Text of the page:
Issue No. 7, Article 4/May 9, 2008
Watch for Other Insect Pests of Wheat, Too
While scouting for armyworms in wheat fields, one should also be on the alert for other insect pests that show up about this time of year. We have received one report of a severe infestation of Hessian flies in a wheat field in southern Illinois, a report that I intend to follow up on next week. The Hessian fly usually is of little concern for most wheat growers because they plant varieties with resistance to it. However, Hessian flies are notorious for developing biotypes that can overcome the most widespread genes for resistance, so we should always be on the alert. Also, wheat growers have largely ignored fly-free dates when planting wheat during the fall in recent years. Wheat planted before the fly-free date in a given area is always more susceptible to infestation by Hessian flies and aphids.
Hessian fly larvae are glistening white, maggot-like, and small, about 1/6 inch long when fully grown. They can be found feeding beneath the leaf sheaths at the bases of plants and just above nodes. The maggots use their mouthparts to suck up plant juices. Injured plants become stunted, and larval feeding prevents normal elongation of internodes. Hessian fly injury reduces the quantity and quality of the grain. When the larvae finish feeding, the brown puparia develop in preparation for adult emergence.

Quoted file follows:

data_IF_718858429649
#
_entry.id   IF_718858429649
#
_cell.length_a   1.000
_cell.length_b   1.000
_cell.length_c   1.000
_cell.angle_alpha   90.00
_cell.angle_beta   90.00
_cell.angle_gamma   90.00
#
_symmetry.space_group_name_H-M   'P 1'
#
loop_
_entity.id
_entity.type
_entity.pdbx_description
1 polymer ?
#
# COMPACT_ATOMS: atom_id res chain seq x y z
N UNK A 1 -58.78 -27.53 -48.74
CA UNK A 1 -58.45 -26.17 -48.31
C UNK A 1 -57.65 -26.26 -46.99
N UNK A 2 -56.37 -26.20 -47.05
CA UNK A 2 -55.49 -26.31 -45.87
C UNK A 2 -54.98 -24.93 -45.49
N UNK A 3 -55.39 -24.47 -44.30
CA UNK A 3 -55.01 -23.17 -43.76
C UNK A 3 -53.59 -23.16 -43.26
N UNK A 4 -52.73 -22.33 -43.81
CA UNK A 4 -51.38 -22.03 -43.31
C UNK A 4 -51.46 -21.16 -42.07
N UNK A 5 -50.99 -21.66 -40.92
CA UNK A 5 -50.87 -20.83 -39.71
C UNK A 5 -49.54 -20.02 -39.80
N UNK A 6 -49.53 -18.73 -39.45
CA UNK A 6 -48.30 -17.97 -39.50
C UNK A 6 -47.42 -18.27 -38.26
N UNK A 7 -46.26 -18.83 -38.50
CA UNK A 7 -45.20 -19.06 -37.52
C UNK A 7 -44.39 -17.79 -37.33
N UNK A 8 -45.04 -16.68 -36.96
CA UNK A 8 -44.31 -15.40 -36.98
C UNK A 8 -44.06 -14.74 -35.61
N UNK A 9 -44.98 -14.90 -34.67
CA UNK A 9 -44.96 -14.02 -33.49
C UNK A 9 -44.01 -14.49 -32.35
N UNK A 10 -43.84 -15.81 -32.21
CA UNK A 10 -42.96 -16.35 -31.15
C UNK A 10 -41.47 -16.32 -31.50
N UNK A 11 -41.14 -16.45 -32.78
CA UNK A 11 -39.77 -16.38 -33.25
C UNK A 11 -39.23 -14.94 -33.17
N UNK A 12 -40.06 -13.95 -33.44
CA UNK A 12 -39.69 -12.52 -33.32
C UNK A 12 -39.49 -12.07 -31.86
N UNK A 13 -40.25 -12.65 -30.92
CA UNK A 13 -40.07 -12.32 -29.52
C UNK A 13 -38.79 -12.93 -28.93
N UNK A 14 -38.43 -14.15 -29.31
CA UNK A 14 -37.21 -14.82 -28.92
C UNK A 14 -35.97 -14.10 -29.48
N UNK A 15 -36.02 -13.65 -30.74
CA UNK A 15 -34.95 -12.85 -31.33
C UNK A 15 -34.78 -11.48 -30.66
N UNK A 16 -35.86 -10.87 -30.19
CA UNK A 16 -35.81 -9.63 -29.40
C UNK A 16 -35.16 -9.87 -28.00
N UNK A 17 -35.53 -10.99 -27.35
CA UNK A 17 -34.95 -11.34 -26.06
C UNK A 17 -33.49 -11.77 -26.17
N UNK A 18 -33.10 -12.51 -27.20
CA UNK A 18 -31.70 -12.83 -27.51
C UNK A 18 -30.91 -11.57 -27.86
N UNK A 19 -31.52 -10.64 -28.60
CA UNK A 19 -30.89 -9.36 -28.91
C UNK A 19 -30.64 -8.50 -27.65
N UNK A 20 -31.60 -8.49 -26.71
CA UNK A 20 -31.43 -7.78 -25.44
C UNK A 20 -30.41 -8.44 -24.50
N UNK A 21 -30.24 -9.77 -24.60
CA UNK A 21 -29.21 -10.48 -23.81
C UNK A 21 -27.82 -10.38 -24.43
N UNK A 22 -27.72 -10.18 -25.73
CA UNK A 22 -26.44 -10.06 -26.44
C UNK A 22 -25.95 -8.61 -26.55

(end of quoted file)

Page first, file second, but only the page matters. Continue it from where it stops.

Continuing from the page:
Hessian fly maggot (right, glistening white) and puparium, or "flaxseed" (left, brown) at the base of a wheat plant, 2001. (Photo courtesy of Kevin Black, Growmark, Inc.).
Although no one has yet reported to us finding cereal leaf beetles, now is about the time they start to show up. We have no good photographs of cereal leaf beetle adults or larvae, so you might want to check out images on the Web. You will find that the adult beetle is colorfulmetallic blue-black head and wing covers, rust red legs and prothorax (segment just behind the head). The larva is slug-like, with brown-black head and legs and yellow-orange body. The color of the body, however, is often hidden by a dark glob of mucus and fecal matter, which is believed to repel predators (you think?).
Both larvae and adults feed on wheat foliage, though feeding by the adults usually is not economic. The larvae eat long strips of tissue from between the leaf veins, usually leaving only the transparent lower leaf surface tissue. Heavily damaged fields appear frosted.
In-depth information about armyworms, cereal leaf beetles, and Hessian flies as well as many other insect pests of small grains can be found in the Handbook of Small Grain Insects published by the Entomological Society of America, available from APS Press. This handbook is an excellent resource for anyone interested in the most current knowledge associated with insect management in wheat and other small grains.--Kevin Steffey